Deanna Around HimDeana Around Him, DrPH, ScM (Cherokee Nation) is the Research Manager at the NCAI Policy Research Center. She holds a Bachelor of Arts in Community Health from Brown University, a Master of Science with a concentration in Maternal and Child Health from the Harvard School of Public Health, and a Doctor of Public Health from the Johns Hopkins Bloomberg School of Public Health. She also completed a post-doctoral fellowship at the National Institutes of Health Clinical Center and previously served as the Collaborative Research Center for American Indian Health (CRCAIH) Fellow at the NCAI PRC. In addition to American Indian maternal and child health, Dr. Around Him is interested in the translation of research to practice, culturally responsive assessment and evaluation, and building public health practice and research capacity in Indian Country.

Amy ElliottAmy Elliott, PhD is a Senior Scientist and Founding Senior Director of the Center for Health Outcomes and Population Research (CHOPR) at Sanford Research and Professor and Co-Division Chief for Pediatric Research at the University of South Dakota Sanford School of Medicine. Dr. Elliott received her bachelor’s degree in psychology from the University of Minnesota – Moorhead and a master’s degree in Clinical Psychology from North Dakota State University. She received her doctorate degree in Clinical Psychology from Western Michigan University and completed an internship and fellowship in Behavioral Pediatrics and Genetics at the Munroe-Meyer Institute, University of Nebraska Medical Center. Dr. Elliott is the principal investigator for numerous large longitudinal research studies, including the Safe Passage Study (NICHD U01HD045935) and Environmental Influences on Child Health Outcomes (ECHO, NIH UG30D023279). Dr. Elliott is also the Principal Investigator for the NIMHD Transdisciplinary Research Center entitled the ‘Collaborative Research Center for American Indian Health’ that brings together tribal communities and health researchers within South Dakota, North Dakota and Minnesota (NIMHD, U54MD008164). Dr. Elliott’s research in the effects of prenatal exposures on fetal, infant and child health occurs through collaborations with investigators and communities across the United States, as well as in South Africa.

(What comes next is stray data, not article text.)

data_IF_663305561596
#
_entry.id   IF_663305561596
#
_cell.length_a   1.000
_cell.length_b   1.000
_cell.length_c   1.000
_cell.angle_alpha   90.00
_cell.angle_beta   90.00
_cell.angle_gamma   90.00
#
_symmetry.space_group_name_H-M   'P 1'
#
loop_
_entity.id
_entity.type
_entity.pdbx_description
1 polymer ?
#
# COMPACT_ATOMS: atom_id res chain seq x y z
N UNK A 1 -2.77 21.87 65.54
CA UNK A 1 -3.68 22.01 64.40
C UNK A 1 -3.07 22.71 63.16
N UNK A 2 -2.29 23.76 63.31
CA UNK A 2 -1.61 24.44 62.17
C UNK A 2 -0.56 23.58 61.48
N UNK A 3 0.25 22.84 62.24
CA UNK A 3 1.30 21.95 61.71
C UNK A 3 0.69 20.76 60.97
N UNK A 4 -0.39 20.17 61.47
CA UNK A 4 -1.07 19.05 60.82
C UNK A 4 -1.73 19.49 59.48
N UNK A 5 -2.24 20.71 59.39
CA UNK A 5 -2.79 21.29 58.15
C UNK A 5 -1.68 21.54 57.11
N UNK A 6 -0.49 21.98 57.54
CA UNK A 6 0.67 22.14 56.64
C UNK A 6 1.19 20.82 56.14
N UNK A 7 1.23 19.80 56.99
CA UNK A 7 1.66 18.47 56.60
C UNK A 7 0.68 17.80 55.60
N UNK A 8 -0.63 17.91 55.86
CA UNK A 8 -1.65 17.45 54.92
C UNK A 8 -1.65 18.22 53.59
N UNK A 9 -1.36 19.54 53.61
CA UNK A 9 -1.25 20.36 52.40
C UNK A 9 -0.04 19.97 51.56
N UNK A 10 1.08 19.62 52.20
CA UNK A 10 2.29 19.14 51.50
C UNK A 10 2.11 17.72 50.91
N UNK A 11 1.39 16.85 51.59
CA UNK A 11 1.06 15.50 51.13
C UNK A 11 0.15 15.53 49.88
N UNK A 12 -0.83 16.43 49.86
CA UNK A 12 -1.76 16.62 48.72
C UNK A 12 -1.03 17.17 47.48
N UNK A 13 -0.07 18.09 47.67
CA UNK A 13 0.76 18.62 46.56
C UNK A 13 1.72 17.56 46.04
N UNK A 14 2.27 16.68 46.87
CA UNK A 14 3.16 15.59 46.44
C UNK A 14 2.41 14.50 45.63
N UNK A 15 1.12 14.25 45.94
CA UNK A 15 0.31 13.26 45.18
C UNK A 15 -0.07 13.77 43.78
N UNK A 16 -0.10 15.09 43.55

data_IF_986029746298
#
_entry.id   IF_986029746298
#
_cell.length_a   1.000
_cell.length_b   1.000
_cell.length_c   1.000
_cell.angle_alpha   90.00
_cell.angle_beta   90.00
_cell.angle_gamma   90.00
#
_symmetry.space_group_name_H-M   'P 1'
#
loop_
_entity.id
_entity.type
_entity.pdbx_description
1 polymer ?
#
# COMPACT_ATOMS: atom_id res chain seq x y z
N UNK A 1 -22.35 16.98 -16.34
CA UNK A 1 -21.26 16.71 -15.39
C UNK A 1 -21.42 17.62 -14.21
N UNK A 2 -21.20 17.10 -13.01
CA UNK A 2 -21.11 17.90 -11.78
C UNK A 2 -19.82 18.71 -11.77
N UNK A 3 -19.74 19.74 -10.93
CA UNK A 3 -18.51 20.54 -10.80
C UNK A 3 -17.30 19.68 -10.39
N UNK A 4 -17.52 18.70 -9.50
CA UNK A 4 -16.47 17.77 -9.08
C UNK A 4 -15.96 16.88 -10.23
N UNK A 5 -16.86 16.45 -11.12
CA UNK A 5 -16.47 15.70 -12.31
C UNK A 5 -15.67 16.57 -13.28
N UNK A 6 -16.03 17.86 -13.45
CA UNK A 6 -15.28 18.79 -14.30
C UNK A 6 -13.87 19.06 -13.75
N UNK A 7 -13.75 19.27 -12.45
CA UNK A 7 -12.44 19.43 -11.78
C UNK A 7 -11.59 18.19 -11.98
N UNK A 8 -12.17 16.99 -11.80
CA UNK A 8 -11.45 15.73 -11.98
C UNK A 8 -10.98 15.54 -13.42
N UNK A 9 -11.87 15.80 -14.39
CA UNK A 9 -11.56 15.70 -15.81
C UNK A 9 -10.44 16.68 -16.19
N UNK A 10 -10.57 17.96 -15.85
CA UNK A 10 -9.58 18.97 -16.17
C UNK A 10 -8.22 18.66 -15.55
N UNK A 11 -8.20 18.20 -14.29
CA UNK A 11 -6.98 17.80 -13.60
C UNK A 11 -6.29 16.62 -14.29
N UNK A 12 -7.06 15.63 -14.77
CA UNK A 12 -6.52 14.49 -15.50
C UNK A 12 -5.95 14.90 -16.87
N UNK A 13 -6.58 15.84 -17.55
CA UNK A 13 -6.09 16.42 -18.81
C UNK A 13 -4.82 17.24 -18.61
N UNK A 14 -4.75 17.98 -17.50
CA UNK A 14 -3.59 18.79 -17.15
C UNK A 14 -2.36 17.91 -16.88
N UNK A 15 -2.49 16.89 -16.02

Lizabeth MaloneLizabeth Malone, PhD is a senior survey researcher at Mathematica Policy Research in Washington DC. Over the last 15 years, she has contributed to the design, implementation, and analysis of several national studies on children’s development and early care and education settings, including the Head Start Family and Child Experiences Survey (FACES) and the Early Childhood Longitudinal Studies (ECLS). She is the current project director of FACES and the American Indian and Alaska Native Head Start Family and Child Experiences Survey (AI/AN FACES), the first national study of Region XI Head Start children, families, and programs, which are operated by federally recognized tribes. She holds a PhD in developmental psychology from Teachers College, Columbia University, and her research interests include early childhood development, measurement development, and early education and care.

Marcia OLearyMarcia O’Leary, RN is manager of Missouri Breaks Research Industries, Inc. (MBIRI). She and her husband Tim (Cheyenne River Sioux Tribe) developed MBIRI to build capacity for health research within tribal communities. MBIRI works to improve health outcomes to impact present and future generations by bringing investigators together with tribal leaders and community members. Today, MBIRI employs more than two dozen staff, has assisted with the career development of numerous native researchers, and works with investigators from across the nation on research projects that are of specific interest to the health and wellbeing of tribal communities. The goal of MBIRI is to collaborate with researchers to maximize the efficacy of research in American Indian communities for the benefit of community members.

Additional Resources

A collection of relevant background reading, further reading, links, templates, checklists, and/or charts accompany each PRIM&R webinar. Groups that register for webinars receive a discussion guide containing thought-provoking questions and facilitation tips that may help in using the webinar as an educational tool for IRBs.

Background Reading:

Arias, J.A., Pham-Kanter, G., Gonzales, R., Campbell, E.G. (2016). Trust, vulnerable populations, and genetic data sharing. Journal of Law and the Biosciences, 2, pp. 747-753. doi:0.1093/jlb/lsv044